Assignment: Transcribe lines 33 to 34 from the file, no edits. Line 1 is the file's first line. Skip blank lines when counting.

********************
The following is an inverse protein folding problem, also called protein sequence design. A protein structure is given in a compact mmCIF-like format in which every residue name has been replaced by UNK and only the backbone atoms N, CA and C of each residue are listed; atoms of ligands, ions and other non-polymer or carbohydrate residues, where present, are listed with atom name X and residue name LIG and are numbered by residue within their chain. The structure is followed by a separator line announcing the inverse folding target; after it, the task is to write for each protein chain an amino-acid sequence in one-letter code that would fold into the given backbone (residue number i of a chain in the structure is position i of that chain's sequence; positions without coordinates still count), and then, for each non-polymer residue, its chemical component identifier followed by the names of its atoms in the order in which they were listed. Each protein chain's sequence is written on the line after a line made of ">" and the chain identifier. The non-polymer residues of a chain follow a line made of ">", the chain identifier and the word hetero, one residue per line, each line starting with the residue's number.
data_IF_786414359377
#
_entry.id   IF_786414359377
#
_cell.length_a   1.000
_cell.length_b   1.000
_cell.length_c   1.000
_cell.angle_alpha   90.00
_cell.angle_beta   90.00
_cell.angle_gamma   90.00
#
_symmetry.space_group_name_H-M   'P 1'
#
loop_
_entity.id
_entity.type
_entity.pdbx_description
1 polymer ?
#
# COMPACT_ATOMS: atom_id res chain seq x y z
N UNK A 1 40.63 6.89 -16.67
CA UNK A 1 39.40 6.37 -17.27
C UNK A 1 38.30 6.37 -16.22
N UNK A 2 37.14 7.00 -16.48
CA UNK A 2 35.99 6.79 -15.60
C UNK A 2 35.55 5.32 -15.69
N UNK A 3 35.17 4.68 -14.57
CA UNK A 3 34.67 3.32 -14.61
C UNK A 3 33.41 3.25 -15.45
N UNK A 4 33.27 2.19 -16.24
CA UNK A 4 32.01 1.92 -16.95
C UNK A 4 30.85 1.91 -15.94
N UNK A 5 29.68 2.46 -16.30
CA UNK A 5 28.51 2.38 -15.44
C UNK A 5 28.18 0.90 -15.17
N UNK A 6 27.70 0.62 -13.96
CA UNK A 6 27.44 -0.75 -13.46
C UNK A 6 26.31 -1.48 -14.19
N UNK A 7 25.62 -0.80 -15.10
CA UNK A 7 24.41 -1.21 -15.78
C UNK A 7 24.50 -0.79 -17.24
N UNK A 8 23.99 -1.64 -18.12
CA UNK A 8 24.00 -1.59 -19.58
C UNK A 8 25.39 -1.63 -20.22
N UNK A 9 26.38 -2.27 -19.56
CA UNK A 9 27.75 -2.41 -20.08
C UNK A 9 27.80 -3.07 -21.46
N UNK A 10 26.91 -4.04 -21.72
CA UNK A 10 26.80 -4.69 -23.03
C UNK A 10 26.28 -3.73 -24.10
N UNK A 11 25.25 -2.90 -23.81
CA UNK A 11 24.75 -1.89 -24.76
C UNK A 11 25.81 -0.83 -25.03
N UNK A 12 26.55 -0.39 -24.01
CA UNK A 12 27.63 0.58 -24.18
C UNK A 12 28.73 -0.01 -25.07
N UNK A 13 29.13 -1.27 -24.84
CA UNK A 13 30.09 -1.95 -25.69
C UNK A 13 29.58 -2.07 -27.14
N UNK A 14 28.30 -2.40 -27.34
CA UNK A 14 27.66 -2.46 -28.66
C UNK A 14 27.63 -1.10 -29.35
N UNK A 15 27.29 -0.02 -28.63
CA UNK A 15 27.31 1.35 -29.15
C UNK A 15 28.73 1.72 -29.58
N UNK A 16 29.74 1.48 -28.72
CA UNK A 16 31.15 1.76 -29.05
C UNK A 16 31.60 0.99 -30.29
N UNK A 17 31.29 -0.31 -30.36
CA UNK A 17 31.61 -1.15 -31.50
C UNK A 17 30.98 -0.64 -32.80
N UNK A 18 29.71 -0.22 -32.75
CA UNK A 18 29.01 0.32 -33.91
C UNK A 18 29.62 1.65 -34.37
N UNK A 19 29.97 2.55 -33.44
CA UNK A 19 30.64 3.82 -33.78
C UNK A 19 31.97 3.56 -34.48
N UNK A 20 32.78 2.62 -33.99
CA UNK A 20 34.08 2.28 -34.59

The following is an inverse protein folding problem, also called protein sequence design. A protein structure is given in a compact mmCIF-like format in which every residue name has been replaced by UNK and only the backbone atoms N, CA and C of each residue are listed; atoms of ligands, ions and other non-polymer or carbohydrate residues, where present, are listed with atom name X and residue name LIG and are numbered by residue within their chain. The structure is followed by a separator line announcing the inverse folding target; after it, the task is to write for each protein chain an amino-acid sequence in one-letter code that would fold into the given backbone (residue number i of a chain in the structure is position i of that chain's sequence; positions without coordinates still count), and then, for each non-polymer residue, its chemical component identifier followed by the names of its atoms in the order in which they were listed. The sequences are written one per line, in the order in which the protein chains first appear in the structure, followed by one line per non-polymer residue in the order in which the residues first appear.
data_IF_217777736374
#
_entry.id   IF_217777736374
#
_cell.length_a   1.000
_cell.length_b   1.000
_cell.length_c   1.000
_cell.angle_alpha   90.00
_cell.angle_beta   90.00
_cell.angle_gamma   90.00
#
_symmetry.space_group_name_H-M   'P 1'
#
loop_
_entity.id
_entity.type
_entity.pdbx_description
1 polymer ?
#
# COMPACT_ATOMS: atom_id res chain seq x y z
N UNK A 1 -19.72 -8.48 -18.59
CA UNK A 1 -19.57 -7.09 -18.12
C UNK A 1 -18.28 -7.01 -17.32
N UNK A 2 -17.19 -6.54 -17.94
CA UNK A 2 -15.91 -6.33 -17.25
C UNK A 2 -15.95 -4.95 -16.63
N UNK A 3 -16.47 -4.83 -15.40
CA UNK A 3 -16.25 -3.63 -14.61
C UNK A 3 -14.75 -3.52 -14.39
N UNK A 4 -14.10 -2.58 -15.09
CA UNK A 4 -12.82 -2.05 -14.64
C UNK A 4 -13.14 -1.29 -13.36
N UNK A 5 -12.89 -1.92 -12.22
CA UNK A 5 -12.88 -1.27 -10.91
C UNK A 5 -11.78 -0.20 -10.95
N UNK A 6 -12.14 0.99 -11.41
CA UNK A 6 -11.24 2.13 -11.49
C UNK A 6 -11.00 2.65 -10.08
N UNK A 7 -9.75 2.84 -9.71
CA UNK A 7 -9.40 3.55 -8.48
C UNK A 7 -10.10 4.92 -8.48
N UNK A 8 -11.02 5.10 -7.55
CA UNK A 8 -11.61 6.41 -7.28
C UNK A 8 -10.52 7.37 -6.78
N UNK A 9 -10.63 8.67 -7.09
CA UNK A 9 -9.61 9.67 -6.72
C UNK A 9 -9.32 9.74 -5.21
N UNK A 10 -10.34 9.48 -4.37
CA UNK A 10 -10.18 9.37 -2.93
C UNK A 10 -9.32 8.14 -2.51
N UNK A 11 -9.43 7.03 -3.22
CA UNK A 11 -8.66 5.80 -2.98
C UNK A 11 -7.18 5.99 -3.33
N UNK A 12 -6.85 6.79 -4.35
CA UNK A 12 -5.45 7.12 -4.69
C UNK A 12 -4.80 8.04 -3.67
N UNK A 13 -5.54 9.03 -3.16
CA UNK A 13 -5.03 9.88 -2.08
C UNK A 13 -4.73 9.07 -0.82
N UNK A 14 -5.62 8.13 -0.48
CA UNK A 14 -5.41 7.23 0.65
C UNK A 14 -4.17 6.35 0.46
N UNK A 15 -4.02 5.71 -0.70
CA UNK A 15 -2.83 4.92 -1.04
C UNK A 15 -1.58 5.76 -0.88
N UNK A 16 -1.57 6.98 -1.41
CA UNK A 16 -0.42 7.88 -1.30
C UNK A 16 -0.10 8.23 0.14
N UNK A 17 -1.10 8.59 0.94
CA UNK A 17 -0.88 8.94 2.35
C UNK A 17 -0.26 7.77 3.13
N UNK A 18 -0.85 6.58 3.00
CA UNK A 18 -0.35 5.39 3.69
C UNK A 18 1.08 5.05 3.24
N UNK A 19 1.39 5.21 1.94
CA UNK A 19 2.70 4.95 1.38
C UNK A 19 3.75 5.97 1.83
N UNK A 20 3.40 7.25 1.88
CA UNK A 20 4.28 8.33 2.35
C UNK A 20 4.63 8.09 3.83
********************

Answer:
C UNK A 4 30.85 1.91 -15.94
N UNK A 5 29.68 2.46 -16.30